Professor Emerita, Asian and Middle Eastern Studies, UNC Chapel Hill

Maiko, Noodles, and the 47 Rōnin

The Storehouse of Loyalty – Chūshingura (47 Rōnin) ukiyo-e set by Hiroshige Utagawa, circa 1836.  Wikimedia Commons.

Maiko dancing and serving soba noodles to guests?  What was the story behind this March event?  In today’s post, I take up an annual Gion event with one foot in history and the other in myth.

Honoring Ōishi Kuranosuke, Leader of the 47 Rōnin

Ichiriki Teahouse Photo: Mariemon Wikimedia Commons

On March 20, Gion Kōbu honors the memory of Kyoto revolutionary Ōishi Kuranosuke, the leader of the 47 rōnin (masterless men). The ceremony takes place at the exclusive Gion teahouse, Ichiriki. Only regular clients are invited.

Inoue Yachiyo V V

At the Ichiriki ceremony, Inoue Yachiyo V, designated a Living National Treasure, performs.  She dances Fukaki kokoro (Deep Heart) in front of a Buddhist mortuary tablet (ihai) honoring the men.  Maiko and geiko also dance.  They later serve tea and hand-made soba noodles to the guests (Mizobuchi, 15).

Who was Ōishi Kuranosuke? What’s his connection to Gion?

As part of an elaborate plot to avenge the death of his lord, the stalwart Ōishi assumed deep cover by disguising his true character. He played the part of a dissolute. For two years,  he frequented the Ichiriki teahouse until he and the 47 rōnin were ready to attack and kill their lord’s enemy.  The men were arrested and ordered to commit ritualized suicide (seppuku), which they did on March 20, 1703. Long romanticized in all manner of Japanese arts as symbolizing samurai loyalty, Ōishi and the 47 rōnin are buried at Sengakuji, a Zen temple near Shinagawa, Tokyo—their graveyard now a tourist site.

Why soba noodles?

Photo Masaaki Komori  Unsplash

Lori Brau highlights the soba symbolism here. She explains how  uchiiri soba (soba of the raid) allude to the story that Ōishi and his band gathered at a soba shop. They ate this simple meal together before launching their raid and accomplishing their vendetta. Brau notes, “Soba’s tendency to break easily, due to its lack of gluten (which adds viscosity), renders it an apt symbol for parting (71).”

According to Lesley Downer, doubt exists as to whether the current Ichiriki was actually the site of Ōishi ’s debauchery. But, the connection has worked in the teahouse’s favor as “there were always people willing to dissipate an evening at the scene of the most celebrated partying in Japanese history (162).”

Why do tales of the 47 Rōnin  endure?

The Gion ceremony offers only one way of remembering Ōishi and the 47 Rōnin. All manner of art forms–puppet theater, Noh, film and TV, graphic novels and anime–have recounted versions of the tale. The tale has been put in service of widely different movements, including “popular rights, Christianity, capitalism, Marxism, pacifism, and contemporary cartoon culture (Tucker, 3).”

I caught up with John Tucker, Professor of History at East Carolina University, to ask why the tale endures. He’s the author of The Forty-Seven Rōnin: The Vendetta in History (Cambridge UP, 2018).   John responded, The historic 47 Rōnin vendetta became an unparalleled sensation in Japan due to its retelling on stage as Chūshingura (Storehouse of Loyal Retainers). And of the eleven acts in that play, the most popular ones present Ōboshi Yuranosuke (Ōishi  Kuranosuke) as a dissolute hedonist enjoying himself in Kyoto’s pleasure quarters even while plotting to take murderous revenge on his late-lord’s enemy.”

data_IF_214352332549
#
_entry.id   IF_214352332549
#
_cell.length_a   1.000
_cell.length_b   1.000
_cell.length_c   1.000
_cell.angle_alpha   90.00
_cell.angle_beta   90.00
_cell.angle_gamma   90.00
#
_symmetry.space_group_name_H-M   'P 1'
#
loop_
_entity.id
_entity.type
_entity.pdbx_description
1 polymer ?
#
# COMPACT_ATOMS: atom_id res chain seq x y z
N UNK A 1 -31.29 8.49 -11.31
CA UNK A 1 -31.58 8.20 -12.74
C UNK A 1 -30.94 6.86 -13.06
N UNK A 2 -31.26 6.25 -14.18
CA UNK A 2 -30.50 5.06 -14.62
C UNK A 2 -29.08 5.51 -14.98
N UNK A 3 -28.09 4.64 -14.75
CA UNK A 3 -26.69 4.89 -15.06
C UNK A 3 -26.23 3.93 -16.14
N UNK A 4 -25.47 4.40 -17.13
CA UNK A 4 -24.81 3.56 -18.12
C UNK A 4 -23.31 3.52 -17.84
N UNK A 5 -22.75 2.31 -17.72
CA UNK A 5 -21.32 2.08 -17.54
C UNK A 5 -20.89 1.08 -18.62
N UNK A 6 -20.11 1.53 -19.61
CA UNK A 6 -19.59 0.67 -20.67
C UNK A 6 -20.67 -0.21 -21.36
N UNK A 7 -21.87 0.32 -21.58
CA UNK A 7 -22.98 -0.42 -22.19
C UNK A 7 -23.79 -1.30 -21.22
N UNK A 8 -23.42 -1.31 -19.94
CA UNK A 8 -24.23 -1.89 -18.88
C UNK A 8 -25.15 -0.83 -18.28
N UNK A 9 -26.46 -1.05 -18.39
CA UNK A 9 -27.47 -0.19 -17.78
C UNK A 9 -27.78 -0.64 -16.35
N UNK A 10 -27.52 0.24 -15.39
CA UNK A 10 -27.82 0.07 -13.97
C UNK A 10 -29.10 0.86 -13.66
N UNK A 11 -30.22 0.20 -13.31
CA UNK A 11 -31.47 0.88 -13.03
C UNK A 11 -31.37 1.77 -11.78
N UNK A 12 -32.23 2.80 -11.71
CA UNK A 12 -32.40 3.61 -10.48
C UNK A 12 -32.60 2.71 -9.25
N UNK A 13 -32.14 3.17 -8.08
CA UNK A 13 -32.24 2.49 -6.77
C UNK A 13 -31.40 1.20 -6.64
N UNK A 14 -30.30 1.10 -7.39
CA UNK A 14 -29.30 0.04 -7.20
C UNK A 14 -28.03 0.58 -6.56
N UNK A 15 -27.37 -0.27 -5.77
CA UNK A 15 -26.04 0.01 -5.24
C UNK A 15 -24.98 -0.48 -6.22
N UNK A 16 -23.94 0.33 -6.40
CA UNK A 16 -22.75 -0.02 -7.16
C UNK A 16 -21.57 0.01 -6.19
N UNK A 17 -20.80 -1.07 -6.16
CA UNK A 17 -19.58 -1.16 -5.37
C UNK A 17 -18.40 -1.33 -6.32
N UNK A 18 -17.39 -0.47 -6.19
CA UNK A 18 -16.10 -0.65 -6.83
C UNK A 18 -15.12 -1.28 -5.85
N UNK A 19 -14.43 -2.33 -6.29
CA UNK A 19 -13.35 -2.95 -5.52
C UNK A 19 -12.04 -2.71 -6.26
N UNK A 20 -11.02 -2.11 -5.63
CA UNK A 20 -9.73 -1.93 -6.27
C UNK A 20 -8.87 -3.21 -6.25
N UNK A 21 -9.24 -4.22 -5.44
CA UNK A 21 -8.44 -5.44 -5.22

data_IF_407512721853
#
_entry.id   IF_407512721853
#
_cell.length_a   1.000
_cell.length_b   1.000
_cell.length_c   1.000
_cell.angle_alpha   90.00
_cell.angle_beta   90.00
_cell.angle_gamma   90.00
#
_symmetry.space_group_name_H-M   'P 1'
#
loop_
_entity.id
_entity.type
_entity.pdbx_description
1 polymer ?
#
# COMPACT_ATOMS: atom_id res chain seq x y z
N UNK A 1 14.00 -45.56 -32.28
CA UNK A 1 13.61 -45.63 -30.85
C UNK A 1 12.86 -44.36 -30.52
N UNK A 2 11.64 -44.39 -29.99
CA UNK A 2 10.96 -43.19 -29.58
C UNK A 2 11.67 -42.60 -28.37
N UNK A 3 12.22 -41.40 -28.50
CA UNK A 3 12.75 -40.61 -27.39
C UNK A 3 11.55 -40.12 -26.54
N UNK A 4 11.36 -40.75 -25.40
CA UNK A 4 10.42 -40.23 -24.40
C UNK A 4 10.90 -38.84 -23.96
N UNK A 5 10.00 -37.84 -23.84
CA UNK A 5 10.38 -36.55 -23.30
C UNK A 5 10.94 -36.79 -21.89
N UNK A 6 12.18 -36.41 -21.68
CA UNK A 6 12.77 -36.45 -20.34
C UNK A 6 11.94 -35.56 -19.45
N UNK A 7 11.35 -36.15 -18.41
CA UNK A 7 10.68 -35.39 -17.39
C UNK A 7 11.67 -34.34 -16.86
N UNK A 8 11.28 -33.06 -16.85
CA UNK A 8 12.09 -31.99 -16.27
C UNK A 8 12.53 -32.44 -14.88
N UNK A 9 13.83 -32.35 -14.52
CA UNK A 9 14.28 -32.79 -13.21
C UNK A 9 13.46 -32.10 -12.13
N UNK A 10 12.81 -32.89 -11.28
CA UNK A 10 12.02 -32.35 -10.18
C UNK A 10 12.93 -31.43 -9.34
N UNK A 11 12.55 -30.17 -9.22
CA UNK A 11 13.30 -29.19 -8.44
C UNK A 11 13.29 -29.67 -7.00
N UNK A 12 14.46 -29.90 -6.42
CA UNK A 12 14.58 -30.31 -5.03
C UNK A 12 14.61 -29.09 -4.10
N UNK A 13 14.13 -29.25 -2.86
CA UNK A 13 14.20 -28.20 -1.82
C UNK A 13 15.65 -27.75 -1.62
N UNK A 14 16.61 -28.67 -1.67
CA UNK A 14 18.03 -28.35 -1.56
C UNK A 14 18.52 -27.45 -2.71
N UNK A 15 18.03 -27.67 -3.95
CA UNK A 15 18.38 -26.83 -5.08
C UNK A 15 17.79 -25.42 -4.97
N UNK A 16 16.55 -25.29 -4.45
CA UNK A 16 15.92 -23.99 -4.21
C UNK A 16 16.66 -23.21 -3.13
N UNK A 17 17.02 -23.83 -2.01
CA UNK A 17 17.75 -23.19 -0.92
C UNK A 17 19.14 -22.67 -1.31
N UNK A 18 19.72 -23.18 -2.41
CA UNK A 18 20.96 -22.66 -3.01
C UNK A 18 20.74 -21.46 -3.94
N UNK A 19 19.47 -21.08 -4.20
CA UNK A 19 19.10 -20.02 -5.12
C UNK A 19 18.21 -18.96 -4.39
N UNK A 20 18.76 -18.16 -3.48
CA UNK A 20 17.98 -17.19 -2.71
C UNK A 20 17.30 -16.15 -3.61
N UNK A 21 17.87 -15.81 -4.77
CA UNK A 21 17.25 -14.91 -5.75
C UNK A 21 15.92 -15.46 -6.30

Ōishi’s “shrewd tango with life”

Author John A. Tucker
Cambridge UP, 2018

“Everyone knows the grisly end and so relishes the chance to share vicariously Ōishi’s last and quite shrewd tango with life,” explained John. “After all, his time in the pleasure quarters made Ōishi most fully human, alive with passions and flaws even if the latter were so much subterfuge for his mortal sincerity and lethal vengeance. In affirming life unto death, Ōishi epitomized an existential ideal that all admire, though few might actually realize.”

Want to learn more?  I recommend John Tucker’s The Forty-Seven Rōnin for an approachable, well-researched guide. Historian Peter Nosco praises the book as,  “The definitive book-length study by a uniquely qualified scholar of one of Japanese history’s most contested events.”   Perhaps read The Forty-Seven Rōnin this March while enjoying soba.


Brau, Lori. 2018. “Soba, Edo Style:  Food, Aesthetics, and Cultural Identity.” In Devouring Japan: Perspectives on Japanese Culinary Identity, edited by Nancy Stalker,  65-80.  New York: Oxford University Press.

Downer, Lesley. 2002. Women of the Pleasure Quarters: The Secret History of the Geisha. New York: Broadway.

Mizobuchi Hiroshi.  2002.  Kyoto kagai. Kyoto: Mitsumura Suiko Shoin Publishing Co., Ltd.

Tucker, John A.  2018. The Forty-Seven Rōnin: The Vendetta in History.  Cambridge University Press.

Jan Bardsley, “Maiko, Noodles, and the 47 Rōnin,”  March 18, 2021.


  1. Haruka

    Interesting, especially I love the reason why they ate soba, “lack of gluten”. Here in Japan, as you know, we eat soba as preparation for the new year. I have never eaten soba with reminding 47 Ronin…! Thanks!

    • Janice Bardsley

      Thanks, Haruka. I never heard of the 47 Ronin and soba, either! When I ran across this story of the Gion ceremony, it was news to me. I do love soba! Especially kitsune in winter, cold zaru soba in summer. The only thing I “part” with when I eat soba is hunger 🙂 Jan

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